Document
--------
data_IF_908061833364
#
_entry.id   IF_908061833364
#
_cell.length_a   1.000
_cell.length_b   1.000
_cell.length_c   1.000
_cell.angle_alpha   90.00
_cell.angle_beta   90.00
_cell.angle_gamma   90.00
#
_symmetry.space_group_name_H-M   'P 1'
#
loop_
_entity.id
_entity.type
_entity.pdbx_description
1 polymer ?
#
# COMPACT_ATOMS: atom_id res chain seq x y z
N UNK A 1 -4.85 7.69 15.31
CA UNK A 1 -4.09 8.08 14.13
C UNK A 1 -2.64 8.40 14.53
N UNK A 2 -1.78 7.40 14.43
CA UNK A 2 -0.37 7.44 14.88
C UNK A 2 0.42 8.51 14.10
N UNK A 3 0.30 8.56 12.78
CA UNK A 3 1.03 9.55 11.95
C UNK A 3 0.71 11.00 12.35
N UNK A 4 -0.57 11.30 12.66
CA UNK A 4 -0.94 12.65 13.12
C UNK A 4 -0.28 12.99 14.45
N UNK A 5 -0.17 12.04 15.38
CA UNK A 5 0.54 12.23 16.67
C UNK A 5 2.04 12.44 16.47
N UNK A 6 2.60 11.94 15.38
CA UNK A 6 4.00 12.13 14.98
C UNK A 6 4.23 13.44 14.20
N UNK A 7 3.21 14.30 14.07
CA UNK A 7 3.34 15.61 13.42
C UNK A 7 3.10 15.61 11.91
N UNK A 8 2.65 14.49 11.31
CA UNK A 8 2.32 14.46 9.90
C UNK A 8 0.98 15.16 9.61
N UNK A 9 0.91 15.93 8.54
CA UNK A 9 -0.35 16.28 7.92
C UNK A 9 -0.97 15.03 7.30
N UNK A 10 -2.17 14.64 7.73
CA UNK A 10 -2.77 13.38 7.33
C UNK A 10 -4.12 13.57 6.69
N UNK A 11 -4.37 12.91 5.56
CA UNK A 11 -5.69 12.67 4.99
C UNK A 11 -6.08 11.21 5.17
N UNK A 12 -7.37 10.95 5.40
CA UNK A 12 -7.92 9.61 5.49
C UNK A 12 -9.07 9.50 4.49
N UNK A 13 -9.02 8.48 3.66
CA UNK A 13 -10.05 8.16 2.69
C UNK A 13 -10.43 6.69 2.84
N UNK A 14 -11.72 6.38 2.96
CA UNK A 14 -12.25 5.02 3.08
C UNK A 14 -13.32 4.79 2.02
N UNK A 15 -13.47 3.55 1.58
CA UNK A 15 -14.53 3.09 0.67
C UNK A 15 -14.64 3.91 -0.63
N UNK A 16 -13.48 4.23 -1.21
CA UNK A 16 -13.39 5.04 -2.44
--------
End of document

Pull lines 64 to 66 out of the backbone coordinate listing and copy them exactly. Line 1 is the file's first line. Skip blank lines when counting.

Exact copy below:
CA UNK A 15 -14.53 3.09 0.67
C UNK A 15 -14.64 3.91 -0.63
N UNK A 16 -13.48 4.23 -1.21